Tag Archives: Whitney Museum inaugural installation

Downtown’s the new Uptown; the Whitney’s all In

Since I am all about NY nativism, I should react (here) to the Whitney Museum’s new Rienzo Piano building and inaugural show downtown.  (Needless to say, all the detailed cognoscenti blog posts are long out. Like the overall consensus:) Well, it’s all . . . fine, suitable, functional (seemingly); in that sense, as well as the tier-conceived exterior, there is a strong connection to the neutralism of Marcel Breuer’s mildly Brutalist, inverted ziggurat uptown. No question, it was right to grab a spot in the nabe–a prime one, right in front of the southern entrance/exit to the Highline.  The Mepa district is not turning back in my lifetime, and has possibly outpaced the Upper East Side already as the international upscale epicenter of NYC, soon (it seems) to meld into the high-end gallery universe in Chelsea a few blocks north.  Without knowledge of the duration of the planning/design/construction process and interior details still underway, it appears to have been an efficiently-paced, organized project, with the opening six months after the close of the Breuer with the Jeff Koons shebang.

Outdoor steel decks off several floors are (again) fine.  (As someone with latent vertigo, I found two of them a wee bit narrow.) Some of the scattered sculpture out there didn’t look great, in terms of weight and scale (David Smith; Joel Shapiro, Tony Smith), especially where there had to be “primitive” signs about not sitting or touching, such as that “guarding” Robert Morris’s famous three part “L-beams” (Unititled, 1965/70).  For me, human-scale Minimalist work is usually more powerful in a closed space where viewers’ bodies are more fully involved (and you don’t need distracting signs).   On the other hand, Scott Burton’s furniture-marbles that visitors can use, are naturals for this sort of thing.  And the site-specific installation, Sunset, by Mary Heilmann on a the largest  terrace, which included rainbow-colored block chairs scattered about (for use) and monochrome pink geometric “clouds” panels hovering above on the building facade worked well in more ways than one. From here, the refreshing far vistas on three sides interestingly contrast with the gritty near views of sanitation and meat processing plants remaining nearby below (probably not for much longer).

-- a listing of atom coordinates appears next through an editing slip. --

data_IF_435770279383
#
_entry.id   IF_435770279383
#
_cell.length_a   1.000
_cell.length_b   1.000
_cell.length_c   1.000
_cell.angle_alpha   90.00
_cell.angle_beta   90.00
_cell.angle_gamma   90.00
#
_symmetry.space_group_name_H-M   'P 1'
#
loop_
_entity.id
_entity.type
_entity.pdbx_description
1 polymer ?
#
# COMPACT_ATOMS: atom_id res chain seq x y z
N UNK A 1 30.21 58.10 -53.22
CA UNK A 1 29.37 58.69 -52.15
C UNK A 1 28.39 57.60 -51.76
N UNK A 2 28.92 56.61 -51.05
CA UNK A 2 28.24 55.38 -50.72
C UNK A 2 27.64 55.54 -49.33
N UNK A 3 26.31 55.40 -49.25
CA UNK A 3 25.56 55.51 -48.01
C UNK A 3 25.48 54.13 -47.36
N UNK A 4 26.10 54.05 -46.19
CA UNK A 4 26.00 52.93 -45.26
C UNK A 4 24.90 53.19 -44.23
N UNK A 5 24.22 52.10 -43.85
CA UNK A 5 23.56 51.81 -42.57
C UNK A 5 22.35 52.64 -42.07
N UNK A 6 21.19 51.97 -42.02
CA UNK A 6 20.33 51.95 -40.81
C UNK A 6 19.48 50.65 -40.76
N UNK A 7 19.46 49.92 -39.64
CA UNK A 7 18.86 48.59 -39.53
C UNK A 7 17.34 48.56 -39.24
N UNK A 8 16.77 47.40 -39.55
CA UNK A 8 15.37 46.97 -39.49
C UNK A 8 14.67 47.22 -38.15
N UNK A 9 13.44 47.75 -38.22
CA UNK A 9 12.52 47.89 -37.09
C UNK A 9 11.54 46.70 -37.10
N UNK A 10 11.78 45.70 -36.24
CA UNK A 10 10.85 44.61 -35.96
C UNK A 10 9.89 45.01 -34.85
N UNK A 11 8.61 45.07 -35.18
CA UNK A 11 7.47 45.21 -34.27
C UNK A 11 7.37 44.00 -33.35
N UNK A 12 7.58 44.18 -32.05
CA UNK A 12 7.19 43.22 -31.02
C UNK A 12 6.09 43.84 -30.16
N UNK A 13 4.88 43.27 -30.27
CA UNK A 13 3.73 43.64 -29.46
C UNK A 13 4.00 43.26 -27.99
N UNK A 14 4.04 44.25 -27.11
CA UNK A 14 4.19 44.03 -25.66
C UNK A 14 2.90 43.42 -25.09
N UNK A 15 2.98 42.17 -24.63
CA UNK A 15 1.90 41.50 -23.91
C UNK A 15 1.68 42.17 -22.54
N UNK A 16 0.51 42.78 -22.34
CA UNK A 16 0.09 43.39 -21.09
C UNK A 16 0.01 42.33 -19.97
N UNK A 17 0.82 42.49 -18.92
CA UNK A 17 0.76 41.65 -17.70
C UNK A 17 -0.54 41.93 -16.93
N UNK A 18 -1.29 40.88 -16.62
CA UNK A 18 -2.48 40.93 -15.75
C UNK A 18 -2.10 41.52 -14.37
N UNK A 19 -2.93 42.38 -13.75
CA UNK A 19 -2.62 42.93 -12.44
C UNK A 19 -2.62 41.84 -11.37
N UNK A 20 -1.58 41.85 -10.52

Given the impossible task of an inaugural re-invention of such a famous collection, I’m not surprised that it all seemed very careful; fine; even “good,” but I’m not left with one installation decision that really wowed.  Okay,  maybe the giant Felix Gonzalez-Torres hanging light-bulb sculpture cascading through a central open stairwell from top to bottom of the building.   There was noticeably more diversity of artist gender, ethnicity, and race, and (related) subject matter among the sections from the first half of the century, then picked up again after the 1970s.  (On that note, can’t wait for the Chicago painter Archibald Motley show, coming in October.)  Yet, Fred Wilson’s brilliant piece, Guarded View (1991; four headless mannequins “of color” suited up in NYC museum guard uniforms) was striking more than two decades after its debut in the midst of the white-bread crowd.  (There’s still a host of issues on this topic; ’nuff said in the immediate context.)

What else did I notice? The great graffiti man, Keith Haring, known for the brightest of colors and intertwined, glyphic-cartoon babies, tv sets, hearts, wings, and out-there penises, was not well-represented here in a dark-on-dark near-abstraction (one of only two Haring paintings in the collection; one overtly topical AIDS-related  work on paper was including in a politically-themed installation area).  Chuck Close’s early monumental airbrush self-portrait seemed out of place in a gallery that featured post-painterly abstraction (okay again – perhaps simultaneous directions, but visually; for example, elsewhere there was the juxtaposition of large portraits by Katz and Warhol; maybe Close’s mug there).  Discoveries: a Vlaminck-like, putty-painted, foam-green-dominated landscape by George Bellows; an early Veja Cemins oil painting of a burning electric space heater in a burnt umber void–some convoluted root of the charcoal-toned, star-studded galaxies and flickering oceans that later brought her art renown.

P.S.: Other museum news:  See NYT, June 3, “Frick Abandons Contested Renovation Plan,” Robin Pogrebin); yeah! (See previous post.)